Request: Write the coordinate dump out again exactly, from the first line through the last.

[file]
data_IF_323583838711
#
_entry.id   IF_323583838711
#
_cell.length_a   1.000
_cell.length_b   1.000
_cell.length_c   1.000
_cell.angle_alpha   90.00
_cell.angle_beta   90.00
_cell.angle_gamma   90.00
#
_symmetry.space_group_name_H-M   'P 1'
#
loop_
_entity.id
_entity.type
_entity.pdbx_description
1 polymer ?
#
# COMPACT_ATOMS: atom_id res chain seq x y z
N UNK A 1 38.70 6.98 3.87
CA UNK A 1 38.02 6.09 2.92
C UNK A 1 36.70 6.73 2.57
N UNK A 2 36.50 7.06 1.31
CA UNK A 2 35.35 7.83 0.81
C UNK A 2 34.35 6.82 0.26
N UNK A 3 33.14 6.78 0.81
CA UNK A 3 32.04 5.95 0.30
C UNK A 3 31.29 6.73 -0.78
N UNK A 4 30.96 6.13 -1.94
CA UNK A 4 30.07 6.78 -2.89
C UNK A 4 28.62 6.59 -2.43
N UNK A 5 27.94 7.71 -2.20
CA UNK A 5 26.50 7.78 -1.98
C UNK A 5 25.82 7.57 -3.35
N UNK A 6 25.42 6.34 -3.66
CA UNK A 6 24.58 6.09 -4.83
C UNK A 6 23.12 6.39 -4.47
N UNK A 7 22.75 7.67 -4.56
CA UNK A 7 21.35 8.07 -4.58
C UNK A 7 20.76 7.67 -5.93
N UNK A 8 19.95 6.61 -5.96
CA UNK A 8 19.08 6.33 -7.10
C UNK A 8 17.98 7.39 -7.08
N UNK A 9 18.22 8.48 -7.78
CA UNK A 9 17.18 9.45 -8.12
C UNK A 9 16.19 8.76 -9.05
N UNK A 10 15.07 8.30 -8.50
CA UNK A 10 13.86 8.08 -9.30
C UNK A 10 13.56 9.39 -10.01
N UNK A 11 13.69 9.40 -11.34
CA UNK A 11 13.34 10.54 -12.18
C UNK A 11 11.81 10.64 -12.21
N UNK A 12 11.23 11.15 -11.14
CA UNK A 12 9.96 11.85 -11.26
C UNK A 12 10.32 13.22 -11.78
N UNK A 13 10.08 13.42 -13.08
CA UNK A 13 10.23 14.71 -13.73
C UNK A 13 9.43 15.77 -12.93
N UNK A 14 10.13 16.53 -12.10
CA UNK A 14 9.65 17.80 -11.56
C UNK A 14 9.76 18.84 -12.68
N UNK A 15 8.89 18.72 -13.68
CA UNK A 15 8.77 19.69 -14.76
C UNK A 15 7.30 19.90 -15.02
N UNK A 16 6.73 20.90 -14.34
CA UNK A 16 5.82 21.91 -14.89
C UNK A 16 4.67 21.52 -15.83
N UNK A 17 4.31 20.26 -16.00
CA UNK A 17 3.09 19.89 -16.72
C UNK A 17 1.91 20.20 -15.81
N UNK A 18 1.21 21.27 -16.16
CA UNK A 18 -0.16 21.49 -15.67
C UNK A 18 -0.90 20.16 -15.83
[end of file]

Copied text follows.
data_IF_323583838711
#
_entry.id   IF_323583838711
#
_cell.length_a   1.000
_cell.length_b   1.000
_cell.length_c   1.000
_cell.angle_alpha   90.00
_cell.angle_beta   90.00
_cell.angle_gamma   90.00
#
_symmetry.space_group_name_H-M   'P 1'
#
loop_
_entity.id
_entity.type
_entity.pdbx_description
1 polymer ?
#
# COMPACT_ATOMS: atom_id res chain seq x y z
N UNK A 1 38.70 6.98 3.87
CA UNK A 1 38.02 6.09 2.92
C UNK A 1 36.70 6.73 2.57
N UNK A 2 36.50 7.06 1.31
CA UNK A 2 35.35 7.83 0.81
C UNK A 2 34.35 6.82 0.26
N UNK A 3 33.14 6.78 0.81
CA UNK A 3 32.04 5.95 0.30
C UNK A 3 31.29 6.73 -0.78
N UNK A 4 30.96 6.13 -1.94
CA UNK A 4 30.07 6.78 -2.89
C UNK A 4 28.62 6.59 -2.43
N UNK A 5 27.94 7.71 -2.20
CA UNK A 5 26.50 7.78 -1.98
C UNK A 5 25.82 7.57 -3.35
N UNK A 6 25.42 6.34 -3.66
CA UNK A 6 24.58 6.09 -4.83
C UNK A 6 23.12 6.39 -4.47
N UNK A 7 22.75 7.67 -4.56
CA UNK A 7 21.35 8.07 -4.58
C UNK A 7 20.76 7.67 -5.93
N UNK A 8 19.95 6.61 -5.96
CA UNK A 8 19.08 6.33 -7.10
C UNK A 8 17.98 7.39 -7.08
N UNK A 9 18.22 8.48 -7.78
CA UNK A 9 17.18 9.45 -8.12
C UNK A 9 16.19 8.76 -9.05
N UNK A 10 15.07 8.30 -8.50
CA UNK A 10 13.86 8.08 -9.30
C UNK A 10 13.56 9.39 -10.01
N UNK A 11 13.69 9.40 -11.34
CA UNK A 11 13.34 10.54 -12.18
C UNK A 11 11.81 10.64 -12.21
N UNK A 12 11.23 11.15 -11.14
CA UNK A 12 9.96 11.85 -11.26
C UNK A 12 10.32 13.22 -11.78
N UNK A 13 10.08 13.42 -13.08
CA UNK A 13 10.23 14.71 -13.73
C UNK A 13 9.43 15.77 -12.93
N UNK A 14 10.13 16.53 -12.10
CA UNK A 14 9.65 17.80 -11.56
C UNK A 14 9.76 18.84 -12.68
N UNK A 15 8.89 18.72 -13.68
CA UNK A 15 8.77 19.69 -14.76
C UNK A 15 7.30 19.90 -15.02
N UNK A 16 6.73 20.90 -14.34
CA UNK A 16 5.82 21.91 -14.89
C UNK A 16 4.67 21.52 -15.83
N UNK A 17 4.31 20.26 -16.00
CA UNK A 17 3.09 19.89 -16.72
C UNK A 17 1.91 20.20 -15.81
N UNK A 18 1.21 21.27 -16.16
CA UNK A 18 -0.16 21.49 -15.67
C UNK A 18 -0.90 20.16 -15.83